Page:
I agree, I have the same issue, due to old infrastructure I have decided to upgrade the network printer system to a newer model.toggle quoted messageShow quoted text
So yesterday I looked at units all afternoon and this afternoon I will buy and install one.
However that involves in first getting rid of the old one.
Thats all and good,, take it off the web cloud, then clearing the drivers and extra software.
Of course, the oldest user system in the house a i3 gen1 with win7 with some what of a mangled install and which is simply about because its user doesn't want to afford to update and is rarely used for anything now and its got a lot of junk on it had to have issues.
I had to delete the ocr solution manually, a few reg keys, an add remove programs entry, a few files.
Then I had to go and find an old out of date possibly malware infested tool to get rid of its installer and such.
Then there was a stuck print job from 2016 just sitting there and I had to run another file I had to clear that and a few other things.
Its probably more messed up now but as long as it boots thats fine, its due to be trashed, almost died last summer, maybe this summer it will die and I can get the user to actually ask me to upgrade it for him rather than asking me to repair such an ancient unit <sigh>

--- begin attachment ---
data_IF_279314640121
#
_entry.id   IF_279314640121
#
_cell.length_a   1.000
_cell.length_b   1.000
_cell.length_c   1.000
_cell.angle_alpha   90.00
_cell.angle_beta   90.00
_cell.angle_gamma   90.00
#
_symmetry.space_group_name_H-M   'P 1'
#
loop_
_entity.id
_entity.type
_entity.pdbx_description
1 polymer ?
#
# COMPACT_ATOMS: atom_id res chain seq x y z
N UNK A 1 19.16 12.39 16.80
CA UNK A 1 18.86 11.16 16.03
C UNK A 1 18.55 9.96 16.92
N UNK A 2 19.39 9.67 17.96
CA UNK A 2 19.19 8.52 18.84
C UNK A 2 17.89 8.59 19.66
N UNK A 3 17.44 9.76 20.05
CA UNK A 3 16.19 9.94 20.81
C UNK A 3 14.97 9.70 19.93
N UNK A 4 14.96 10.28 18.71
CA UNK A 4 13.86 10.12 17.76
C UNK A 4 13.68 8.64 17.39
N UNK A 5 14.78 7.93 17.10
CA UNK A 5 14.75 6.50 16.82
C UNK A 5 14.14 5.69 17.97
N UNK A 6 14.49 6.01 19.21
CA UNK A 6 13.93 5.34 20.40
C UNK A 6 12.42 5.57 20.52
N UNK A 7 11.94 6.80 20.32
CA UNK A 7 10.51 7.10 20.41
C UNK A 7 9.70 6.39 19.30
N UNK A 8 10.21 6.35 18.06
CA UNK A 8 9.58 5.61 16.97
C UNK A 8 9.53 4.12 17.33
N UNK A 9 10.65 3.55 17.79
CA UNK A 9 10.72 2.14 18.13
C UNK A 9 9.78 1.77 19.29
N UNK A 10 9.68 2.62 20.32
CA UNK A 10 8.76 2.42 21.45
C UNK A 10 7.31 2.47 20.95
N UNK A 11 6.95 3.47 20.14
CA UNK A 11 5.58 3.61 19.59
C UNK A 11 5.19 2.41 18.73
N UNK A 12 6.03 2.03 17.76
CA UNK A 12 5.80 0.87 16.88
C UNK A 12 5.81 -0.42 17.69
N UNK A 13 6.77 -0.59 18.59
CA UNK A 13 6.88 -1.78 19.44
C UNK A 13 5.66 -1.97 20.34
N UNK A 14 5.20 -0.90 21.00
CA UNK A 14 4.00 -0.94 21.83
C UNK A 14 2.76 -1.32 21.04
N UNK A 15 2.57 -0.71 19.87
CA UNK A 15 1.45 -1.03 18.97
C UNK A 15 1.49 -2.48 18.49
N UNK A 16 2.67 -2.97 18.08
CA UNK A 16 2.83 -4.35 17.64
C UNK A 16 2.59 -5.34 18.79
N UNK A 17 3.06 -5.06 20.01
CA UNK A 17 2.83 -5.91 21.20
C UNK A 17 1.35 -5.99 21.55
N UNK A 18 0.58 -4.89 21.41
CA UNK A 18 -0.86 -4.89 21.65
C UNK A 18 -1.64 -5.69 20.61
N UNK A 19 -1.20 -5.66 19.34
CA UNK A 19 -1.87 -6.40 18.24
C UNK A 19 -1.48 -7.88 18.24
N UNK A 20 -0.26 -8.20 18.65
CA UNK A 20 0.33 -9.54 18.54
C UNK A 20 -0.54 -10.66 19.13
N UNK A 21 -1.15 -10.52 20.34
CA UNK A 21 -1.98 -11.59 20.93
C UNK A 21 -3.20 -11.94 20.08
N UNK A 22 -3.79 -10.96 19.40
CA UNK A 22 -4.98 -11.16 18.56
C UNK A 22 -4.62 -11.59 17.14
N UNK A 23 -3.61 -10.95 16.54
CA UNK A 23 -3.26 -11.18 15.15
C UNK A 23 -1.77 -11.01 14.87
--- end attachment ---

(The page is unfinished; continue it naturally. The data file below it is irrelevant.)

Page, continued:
The joy of being the network admin.
I just hope I can clear it off the workstation, that and a reformat of the device is all I need to do before I sell it.
On 11/19/2018 11:12 PM, Brian's Mail list account via Groups.Io wrote:
Yes, I often find that there are false positives. Also of course some programs are listed as potentially unwanted merely by their behaviour. These are often thought to be hack tools but faced with a messed up email system sniffing out the real passwords saves a lot of time in setting stuff up again.
Brian's Mail list account <bglists@...>
Yes, I often find that there are false positives. Also of course some programs are listed as potentially unwanted merely by their behaviour. These are often thought to be hack tools but faced with a messed up email system sniffing out the real passwords saves a lot of time in setting stuff up again.toggle quoted messageShow quoted text
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----- Original Message -----
From: "Shaun Everiss" <email@example.com>
Sent: Sunday, November 18, 2018 4:27 AM
Subject: [nvda] rh voice
Unless its a false positive detection by your antimalware program it doesn't have spyware at all.
Nothing on github actually has spyware.
Otherwise nvda has spyware.